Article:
Sipping my tea, I had been observing for a while the surprising incidents taking place. In this small village in the mountains, where the tea shop was located, some clouds had drifted by rather suddenly. A light drizzle had followed even as the two mountains in the background were still sunny. Now, a bright golden daze had encased everything.

The shop where I am having tea belongs to an elderly couple. This is probably the only shop in a radius of about three kilometres. The couple, it appears, live by themselves. They say they have a farm in the village in the valley below which is managed by two of their children. Two of their daughters are married and a son studies somewhere in Delhi, they proudly tell me. Since there is no other shop nearby, this tea shop also serves as a basic groceries store. After having almost three full cups of tea, I notice the intense fog making its way towards us from behind the smaller mountains. The couple are busy with their work. I shout, “Look! The fog looks so endearing!”

They give a cursory glance at the fog and go back to work. I begin clicking pictures. Through the lens of the camera I see a small white dot. I move my eye away from the lens and see an old man walking towards us from some village down below. He is quick for his age and reaches up in a jiffy. Soon he is engaged in a conversation with the couple in their native language. So I start looking at the mountains again. It seems like someone has lit a huge bonfire right behind that small mountain, and the smoke is making its way towards us. In a short while, the tea shop and the entire village is enveloped in that cloud of fog. The shopkeeper says, “The fog has a fragrance of its own.” When I ask what kind of fragrance, he says if I lived there longer, I would know.

I realise it is five in the evening already, and I have to travel about eight to nine kilometres to reach my guest house. The thought of walking alone in the night in this forest scares the coward in me to the core.

The shopkeeper almost smells my fear and says that I could walk back with the old man. He says he lives in the same village where my guest house is located. I agree readily. I pick up my bag and wait for the old man to get up. He remains seated and asks for a cup of tea. I look at my watch. I know that the old man had casually glanced at me when he had entered the shop, after which he was either chit-chatting with the shopkeeper or staring blankly at nothing. As a tourist, you expect to be looked at; people look for reasons to talk to you and soon you get used to the attention. But this old man has simply overlooked my presence in the shop. I am beginning to feel angry now; the kind of anger I had felt when I first saw a lion in a cage. It was caged and I was standing right in front of it, yet the lion behaved as if I didn’t exist or was completely transparent. I started shouting at that lion, did some antics, but it paid no heed at all. My friends said I looked like a monkey in front of the lion.

When the old man slowly begins sipping his tea, I put my bag down loudly enough to express my anger about the long wait he is putting me through. I do not show much anger because I do not want to behave like a monkey again. I too order for more tea. The lady of the shop gives me a long lecture about having too much tea. I step out of the shop, finish my tea, pay for the old man’s cup as well as mine. He looks at me once, and doesn’t even smile; a “thank you” is probably too much to expect.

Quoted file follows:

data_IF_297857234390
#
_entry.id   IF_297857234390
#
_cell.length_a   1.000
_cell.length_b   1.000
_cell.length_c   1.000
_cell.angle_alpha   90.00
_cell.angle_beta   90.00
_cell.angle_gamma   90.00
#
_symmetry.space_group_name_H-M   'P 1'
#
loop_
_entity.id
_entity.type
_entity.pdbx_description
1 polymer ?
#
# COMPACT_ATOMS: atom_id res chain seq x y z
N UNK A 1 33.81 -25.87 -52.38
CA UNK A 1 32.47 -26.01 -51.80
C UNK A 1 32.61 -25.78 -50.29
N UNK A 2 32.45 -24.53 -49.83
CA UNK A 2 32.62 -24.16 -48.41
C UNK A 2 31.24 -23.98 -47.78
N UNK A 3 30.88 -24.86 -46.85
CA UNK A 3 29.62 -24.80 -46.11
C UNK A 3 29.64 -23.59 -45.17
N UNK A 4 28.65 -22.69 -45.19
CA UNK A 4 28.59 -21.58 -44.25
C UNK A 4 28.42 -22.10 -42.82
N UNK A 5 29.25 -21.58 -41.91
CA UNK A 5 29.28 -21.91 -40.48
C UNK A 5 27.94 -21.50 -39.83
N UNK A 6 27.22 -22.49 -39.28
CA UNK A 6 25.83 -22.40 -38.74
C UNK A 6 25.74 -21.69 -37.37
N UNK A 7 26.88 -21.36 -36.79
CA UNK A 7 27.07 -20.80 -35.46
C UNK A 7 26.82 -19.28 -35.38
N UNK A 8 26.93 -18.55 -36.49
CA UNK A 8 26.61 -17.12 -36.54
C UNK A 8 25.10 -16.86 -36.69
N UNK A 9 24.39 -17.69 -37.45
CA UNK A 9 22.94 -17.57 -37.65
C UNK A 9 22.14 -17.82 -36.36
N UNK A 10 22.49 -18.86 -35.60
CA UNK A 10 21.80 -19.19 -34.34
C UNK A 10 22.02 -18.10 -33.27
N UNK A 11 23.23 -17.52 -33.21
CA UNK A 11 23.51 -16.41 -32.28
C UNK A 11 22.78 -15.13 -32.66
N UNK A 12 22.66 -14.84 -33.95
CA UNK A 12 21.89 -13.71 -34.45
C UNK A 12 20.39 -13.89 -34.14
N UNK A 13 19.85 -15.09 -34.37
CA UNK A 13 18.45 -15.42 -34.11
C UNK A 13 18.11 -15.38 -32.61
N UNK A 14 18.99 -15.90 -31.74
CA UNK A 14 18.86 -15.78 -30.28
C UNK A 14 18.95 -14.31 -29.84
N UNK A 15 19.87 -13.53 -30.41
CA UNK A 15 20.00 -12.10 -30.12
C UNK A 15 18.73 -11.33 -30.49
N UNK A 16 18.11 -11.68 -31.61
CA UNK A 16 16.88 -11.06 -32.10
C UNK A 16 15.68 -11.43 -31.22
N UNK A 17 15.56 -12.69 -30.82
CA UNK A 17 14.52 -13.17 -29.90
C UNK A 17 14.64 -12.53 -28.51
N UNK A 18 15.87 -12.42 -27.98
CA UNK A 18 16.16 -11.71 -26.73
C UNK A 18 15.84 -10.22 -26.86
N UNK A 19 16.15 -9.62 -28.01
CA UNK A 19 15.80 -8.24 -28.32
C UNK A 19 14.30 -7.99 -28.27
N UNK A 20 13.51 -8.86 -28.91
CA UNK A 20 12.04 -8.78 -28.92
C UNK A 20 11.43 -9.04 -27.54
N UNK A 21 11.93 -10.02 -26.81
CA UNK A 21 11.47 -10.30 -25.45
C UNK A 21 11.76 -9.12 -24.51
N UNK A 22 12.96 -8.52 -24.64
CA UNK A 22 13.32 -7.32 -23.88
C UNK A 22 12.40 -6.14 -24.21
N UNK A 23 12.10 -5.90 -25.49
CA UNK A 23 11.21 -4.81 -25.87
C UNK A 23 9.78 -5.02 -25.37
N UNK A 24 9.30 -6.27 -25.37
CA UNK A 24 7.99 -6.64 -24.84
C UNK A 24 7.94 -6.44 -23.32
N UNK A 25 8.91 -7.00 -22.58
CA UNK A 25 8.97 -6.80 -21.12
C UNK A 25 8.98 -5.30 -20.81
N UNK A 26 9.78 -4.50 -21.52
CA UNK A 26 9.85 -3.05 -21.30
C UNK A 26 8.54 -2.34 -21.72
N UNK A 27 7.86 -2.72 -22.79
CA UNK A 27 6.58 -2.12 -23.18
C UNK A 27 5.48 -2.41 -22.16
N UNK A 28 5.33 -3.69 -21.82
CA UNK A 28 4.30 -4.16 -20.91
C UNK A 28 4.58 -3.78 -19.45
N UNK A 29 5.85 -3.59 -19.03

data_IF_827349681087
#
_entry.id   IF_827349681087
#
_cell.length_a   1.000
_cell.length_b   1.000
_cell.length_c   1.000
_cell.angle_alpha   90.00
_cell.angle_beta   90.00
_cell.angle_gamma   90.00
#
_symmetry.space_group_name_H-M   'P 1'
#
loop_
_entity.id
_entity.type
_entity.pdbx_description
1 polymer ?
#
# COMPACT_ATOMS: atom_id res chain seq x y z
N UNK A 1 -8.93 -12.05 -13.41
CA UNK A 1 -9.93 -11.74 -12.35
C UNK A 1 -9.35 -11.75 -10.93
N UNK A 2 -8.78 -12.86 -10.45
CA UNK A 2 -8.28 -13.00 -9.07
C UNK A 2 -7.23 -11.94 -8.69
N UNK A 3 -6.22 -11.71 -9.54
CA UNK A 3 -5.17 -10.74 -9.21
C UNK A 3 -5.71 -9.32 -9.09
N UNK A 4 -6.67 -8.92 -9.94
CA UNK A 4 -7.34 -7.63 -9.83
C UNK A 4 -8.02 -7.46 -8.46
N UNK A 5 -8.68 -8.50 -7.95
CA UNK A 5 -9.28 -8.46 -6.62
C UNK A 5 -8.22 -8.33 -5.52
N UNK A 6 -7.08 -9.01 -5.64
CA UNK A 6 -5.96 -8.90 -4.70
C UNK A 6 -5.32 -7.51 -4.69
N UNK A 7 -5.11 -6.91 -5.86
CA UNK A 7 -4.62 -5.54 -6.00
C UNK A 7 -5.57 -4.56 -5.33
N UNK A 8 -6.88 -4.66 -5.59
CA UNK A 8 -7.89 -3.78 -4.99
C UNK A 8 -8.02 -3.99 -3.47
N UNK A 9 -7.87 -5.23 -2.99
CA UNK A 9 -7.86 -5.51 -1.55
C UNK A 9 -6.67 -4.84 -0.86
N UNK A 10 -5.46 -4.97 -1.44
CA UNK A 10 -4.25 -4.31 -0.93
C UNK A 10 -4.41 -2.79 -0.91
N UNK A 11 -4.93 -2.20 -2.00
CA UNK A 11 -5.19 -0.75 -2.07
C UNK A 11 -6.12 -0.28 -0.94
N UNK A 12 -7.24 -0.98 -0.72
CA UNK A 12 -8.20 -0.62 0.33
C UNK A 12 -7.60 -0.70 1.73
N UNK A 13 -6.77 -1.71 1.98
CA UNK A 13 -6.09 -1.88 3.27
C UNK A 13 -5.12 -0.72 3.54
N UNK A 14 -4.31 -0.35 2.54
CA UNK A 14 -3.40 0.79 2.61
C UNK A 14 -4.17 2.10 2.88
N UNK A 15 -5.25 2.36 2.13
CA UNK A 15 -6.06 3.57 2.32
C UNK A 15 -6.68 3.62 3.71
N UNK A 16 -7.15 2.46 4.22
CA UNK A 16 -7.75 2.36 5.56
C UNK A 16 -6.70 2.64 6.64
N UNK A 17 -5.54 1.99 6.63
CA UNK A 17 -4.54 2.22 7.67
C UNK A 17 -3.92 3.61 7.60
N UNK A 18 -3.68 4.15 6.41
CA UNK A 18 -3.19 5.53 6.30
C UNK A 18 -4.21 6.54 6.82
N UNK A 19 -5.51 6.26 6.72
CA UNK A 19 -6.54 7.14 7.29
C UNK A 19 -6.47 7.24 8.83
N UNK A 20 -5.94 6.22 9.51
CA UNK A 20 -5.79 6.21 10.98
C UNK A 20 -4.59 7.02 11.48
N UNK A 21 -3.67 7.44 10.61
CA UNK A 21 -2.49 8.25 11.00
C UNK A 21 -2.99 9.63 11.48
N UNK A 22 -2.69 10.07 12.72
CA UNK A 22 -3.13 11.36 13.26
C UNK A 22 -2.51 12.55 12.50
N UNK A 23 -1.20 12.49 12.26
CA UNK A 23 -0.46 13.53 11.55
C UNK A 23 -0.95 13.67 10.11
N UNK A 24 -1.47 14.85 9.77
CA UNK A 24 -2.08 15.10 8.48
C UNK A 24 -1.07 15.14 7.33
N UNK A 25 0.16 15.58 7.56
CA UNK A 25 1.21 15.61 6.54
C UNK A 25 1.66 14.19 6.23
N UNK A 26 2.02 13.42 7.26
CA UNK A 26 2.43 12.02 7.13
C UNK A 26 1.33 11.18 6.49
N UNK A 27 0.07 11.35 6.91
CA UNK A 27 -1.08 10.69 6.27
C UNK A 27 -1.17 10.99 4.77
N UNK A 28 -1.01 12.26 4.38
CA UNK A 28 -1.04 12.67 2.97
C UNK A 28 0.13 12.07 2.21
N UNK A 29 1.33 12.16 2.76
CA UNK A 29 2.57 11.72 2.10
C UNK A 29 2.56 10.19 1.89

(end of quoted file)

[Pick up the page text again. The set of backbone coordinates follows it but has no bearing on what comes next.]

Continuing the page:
Anyway, after about half an hour, we start our journey, the old man and I. It is half past five, and the sun has disappeared. The old man is leading the way. I ask him his name. Thrice. He says nothing and we keep walking. In a while it begins getting darker. I take out a torch from my bag and hold it in my hand for a while. Then I slowly switch it on to ensure it is working properly. As soon as I switch it on, he says, “Keep it inside.” I say, “It’s too dark. We won’t be able to see the path.” He does not reply. I switch off the torch, but because he didn’t reply, I don’t put it back in my bag; I keep holding on to it. Then he says slowly, “A torch is not required here.Keep it inside. If you keep holding it in your hands, you will be tempted to switch it on.” His voice feels heavier as the night progresses. I was surprised that his Hindi has no accent. He is speaking proper Hindi. I put the torch into my bag. Had I been alone, even with a torch, I wouldn’t have been able to stand this darkness, I think to myself. At least in his company I was less fearful.

During the day, the same forest had appeared so beautiful to me that I could have wandered in it for hours. Now at nightfall it has transformed into something ghoulish and scary.

Oh! Why I am thinking so, I curse myself. Suddenly, there is a slight sound from the top of the mountain. I cannot garner enough courage to even look that way. I take a couple of long strides and begin walking right next to the old gentleman, almost clinging to him. I don’t want to say anything but the words slip out of my mouth, and that, too, in a weird tone, “How long will it take us to reach the village?”

The night falls suddenly, as if someone had switched off a light bulb. To be honest, at this moment I am not scared of either the darkness or the forest. I am not even scared of the strange noises around us. I am only scared of the old man who is unresponsive to my queries. He should have told me right when we started from the tea shop that he did not like conversations on the way. This eerie silence is intimidating me. I start walking slightly away from him. I am glancing intermittently at him and the intense darkness. His silence is creating such a scary ambience in this dark quiet night that it is almost unbearable. I am so fearful that I begin to imagine strange things – like the old man might turn around and tell me that he lives on this tree, that I must now go ahead alone...and then he would climb the tree and begin to laugh eerily. I would die that very second. I immediately look at his feet and realise with relief that they are straight. Yes, I know, this is all so childish. But had it been anyone else in my situation, especially someone as cowardly as I, they, too, would have thought the same weird thoughts.